Our target audience is pretty much everyone who enjoys action-fighting games, and beyond that, everyone who loved classic beat ‘em ups but were perhaps hoping for an updated, evolved experience with a deeper level of customization, RPG elements, exploration, and online play. Core MMO players will also appreciate a different style of skill-based gameplay than what you have with traditional 3D MMOs, especially with Dungeon Fighter Online‘s arcade style skill combos and PvP elements.
When I was neck-deep into City of Heroes one of the main complains that gamers had was over class balance. How do you intend to keep the slayer, fighter, gunner, mage, and priest on somewhat even grounds?
Neople, the developer for Dungeon Fighter Online, has gained a lot of user game experience over the course of running this game in three service areas, so I can tell you class balance has been fine-tuned over the course of several years of game operation. The designers have a very clear concept for every class, each class and subclass has a specific expertise and role to play. But within the bounds of each character concept, they’ve solicited a lot of player feedback to tweak each individual skill’s power. In the Korean service, whenever there is a major update to the game, the content first goes out on a public test server. Feedback is then gathered from players to help adjust for game balance before the content is made public to everyone else. Player polls on the official game website were also used to further fine-tune the classes. Rest assured that we’ll be soliciting a similar level of feedback from our North American players.
Tell us a bit about the payment system. Is there a monthly subscription or free?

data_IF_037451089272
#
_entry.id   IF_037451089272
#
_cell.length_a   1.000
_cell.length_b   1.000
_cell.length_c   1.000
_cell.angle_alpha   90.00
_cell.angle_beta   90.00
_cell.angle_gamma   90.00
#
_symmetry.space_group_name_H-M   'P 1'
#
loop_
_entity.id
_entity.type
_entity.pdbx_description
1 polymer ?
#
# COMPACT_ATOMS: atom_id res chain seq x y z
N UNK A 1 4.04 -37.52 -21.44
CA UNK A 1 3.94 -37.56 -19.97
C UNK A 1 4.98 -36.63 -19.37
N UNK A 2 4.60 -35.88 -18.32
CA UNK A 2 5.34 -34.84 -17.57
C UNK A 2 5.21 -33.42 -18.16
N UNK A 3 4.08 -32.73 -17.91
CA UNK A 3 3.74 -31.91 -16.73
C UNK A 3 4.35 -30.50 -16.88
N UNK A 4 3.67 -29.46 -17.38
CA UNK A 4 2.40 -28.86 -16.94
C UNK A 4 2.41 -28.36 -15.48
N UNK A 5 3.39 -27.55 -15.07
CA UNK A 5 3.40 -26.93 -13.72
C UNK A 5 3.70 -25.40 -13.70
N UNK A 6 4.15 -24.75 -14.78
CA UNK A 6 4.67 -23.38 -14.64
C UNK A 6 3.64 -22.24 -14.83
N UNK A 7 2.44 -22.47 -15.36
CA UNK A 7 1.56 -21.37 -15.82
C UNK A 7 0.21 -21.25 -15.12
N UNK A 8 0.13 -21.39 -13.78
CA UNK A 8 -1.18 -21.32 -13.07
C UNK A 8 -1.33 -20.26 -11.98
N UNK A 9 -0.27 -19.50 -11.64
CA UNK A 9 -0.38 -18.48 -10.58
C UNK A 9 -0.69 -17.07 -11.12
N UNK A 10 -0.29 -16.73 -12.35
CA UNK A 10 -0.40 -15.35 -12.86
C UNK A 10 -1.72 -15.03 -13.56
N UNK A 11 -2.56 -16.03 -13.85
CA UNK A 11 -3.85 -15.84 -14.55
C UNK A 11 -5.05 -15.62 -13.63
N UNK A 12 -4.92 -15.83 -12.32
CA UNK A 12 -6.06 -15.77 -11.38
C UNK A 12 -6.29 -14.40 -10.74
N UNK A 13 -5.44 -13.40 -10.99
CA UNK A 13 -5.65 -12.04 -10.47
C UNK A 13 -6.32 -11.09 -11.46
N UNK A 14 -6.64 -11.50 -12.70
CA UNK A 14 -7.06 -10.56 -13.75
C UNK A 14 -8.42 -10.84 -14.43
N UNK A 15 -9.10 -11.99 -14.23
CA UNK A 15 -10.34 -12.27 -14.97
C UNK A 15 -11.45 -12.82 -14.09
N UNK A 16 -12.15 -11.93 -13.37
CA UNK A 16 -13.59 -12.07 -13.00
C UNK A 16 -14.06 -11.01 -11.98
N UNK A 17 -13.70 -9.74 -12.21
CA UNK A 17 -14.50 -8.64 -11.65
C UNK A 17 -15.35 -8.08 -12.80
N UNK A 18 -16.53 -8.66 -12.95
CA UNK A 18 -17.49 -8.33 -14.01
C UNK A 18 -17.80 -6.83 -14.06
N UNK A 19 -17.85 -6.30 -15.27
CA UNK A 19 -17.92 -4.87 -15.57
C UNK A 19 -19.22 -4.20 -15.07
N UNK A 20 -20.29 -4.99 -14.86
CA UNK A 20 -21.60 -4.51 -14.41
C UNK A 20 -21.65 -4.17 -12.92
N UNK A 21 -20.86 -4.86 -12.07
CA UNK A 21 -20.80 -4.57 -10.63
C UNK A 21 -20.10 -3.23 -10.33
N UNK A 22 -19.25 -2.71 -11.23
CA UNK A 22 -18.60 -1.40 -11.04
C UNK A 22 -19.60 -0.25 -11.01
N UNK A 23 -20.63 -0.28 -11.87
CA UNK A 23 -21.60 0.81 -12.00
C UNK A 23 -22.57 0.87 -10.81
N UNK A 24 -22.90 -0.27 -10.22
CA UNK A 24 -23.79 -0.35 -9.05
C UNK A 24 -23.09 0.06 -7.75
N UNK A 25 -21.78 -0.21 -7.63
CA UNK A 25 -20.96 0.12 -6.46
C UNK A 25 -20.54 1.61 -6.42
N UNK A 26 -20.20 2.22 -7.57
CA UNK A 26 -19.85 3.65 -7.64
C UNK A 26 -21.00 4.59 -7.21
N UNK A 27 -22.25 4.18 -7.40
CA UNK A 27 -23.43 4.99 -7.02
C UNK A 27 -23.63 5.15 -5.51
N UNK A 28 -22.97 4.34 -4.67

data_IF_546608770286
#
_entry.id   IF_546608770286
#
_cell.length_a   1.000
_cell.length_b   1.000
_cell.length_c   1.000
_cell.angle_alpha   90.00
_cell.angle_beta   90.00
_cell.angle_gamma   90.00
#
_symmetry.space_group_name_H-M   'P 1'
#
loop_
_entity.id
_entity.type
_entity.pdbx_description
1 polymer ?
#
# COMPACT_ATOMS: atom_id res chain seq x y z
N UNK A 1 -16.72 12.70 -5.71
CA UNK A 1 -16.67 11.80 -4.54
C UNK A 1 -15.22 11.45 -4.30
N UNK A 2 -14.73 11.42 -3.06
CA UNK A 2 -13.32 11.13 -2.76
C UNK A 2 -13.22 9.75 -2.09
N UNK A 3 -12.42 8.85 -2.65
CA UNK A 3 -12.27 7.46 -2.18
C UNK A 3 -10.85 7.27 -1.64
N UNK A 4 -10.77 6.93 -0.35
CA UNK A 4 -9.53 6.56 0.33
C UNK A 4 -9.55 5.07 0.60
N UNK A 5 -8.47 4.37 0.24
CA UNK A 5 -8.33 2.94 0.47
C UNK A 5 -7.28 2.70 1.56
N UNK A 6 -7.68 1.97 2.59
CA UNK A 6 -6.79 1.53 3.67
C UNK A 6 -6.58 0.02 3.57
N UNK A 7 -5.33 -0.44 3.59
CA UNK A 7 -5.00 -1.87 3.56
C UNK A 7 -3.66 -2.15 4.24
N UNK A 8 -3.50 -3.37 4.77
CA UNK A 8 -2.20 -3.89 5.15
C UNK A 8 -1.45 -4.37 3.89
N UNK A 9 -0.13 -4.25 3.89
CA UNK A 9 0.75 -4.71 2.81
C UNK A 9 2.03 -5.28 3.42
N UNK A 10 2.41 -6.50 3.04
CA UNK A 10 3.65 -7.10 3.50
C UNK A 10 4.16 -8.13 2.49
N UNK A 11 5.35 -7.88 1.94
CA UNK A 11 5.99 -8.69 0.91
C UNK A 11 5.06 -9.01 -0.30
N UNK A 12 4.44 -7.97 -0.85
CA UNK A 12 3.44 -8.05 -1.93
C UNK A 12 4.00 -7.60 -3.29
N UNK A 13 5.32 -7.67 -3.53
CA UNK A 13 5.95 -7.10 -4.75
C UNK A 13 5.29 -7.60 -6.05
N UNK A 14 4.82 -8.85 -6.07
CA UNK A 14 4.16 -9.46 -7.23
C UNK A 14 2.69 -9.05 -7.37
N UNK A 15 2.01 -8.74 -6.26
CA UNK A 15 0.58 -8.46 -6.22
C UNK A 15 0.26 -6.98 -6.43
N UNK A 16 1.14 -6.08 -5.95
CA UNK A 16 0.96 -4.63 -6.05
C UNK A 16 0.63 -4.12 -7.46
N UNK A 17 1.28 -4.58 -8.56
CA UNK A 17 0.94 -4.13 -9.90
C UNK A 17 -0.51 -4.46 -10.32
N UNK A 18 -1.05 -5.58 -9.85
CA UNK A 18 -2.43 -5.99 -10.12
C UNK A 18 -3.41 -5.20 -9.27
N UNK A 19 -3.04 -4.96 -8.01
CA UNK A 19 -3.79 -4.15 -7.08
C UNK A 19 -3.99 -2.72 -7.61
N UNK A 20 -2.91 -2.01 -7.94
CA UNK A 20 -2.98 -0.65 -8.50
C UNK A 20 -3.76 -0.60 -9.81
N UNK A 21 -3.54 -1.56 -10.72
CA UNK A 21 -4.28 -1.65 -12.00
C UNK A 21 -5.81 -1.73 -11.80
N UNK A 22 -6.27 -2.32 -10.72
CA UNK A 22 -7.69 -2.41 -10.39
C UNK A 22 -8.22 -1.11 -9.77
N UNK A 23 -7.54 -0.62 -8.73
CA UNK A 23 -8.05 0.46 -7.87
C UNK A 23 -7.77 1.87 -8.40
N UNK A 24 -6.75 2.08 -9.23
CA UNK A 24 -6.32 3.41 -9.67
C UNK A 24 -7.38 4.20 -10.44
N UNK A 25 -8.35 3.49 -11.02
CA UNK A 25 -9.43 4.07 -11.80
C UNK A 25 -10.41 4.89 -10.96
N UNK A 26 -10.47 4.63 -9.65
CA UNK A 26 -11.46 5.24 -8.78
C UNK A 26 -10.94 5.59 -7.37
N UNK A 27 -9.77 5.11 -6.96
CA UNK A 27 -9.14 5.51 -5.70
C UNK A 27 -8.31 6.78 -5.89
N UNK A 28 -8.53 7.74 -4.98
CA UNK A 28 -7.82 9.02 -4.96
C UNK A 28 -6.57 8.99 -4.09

There’s no monthly subscription fee; if you never want to spend a dime on DFO, you’ll be able to continue playing it… forever. Of course, we’re hoping you’ll take advantage of all the cool game enhancements we’ll be offering for real money, through Nexon Cash, as with all Nexon games.
DFO really hypes the ability to outfit your character with new weapons and abilities. Are these acquired in-game by leveling up, or are they only available as purchases?
Weapons and gear are gained through quests and monster drops. Skills likewise are gained through spending skill points acquired by leveling up. Neither is purchasable with cash, only gained through good old-fashioned dungeon crawling.
When do you plan on the official US launch?
We just opened started our first closed beta and expect to officially launch before the end of the year.
Besides the language change, will there be other tweaks/additions to the game when it is launched in the US?
We are still in the process of evaluating what content we’ll be launching with, and the release schedule for all other ensuing content. I can’t announce any details yet but I can say that for those who have played Dungeon Fighter Online in other service areas, you can look forward to new content and features developed exclusively for North America post-launch.
[Minimum specs to play Dungeon Fighter Online: Windows 2000 operating system, Intel Pentium 3800 MHz CPU, 128 MB of RAM, over 5GB of storage, Nvidia GeForce 2 MX 440 GPU, and High-Speed Internet.]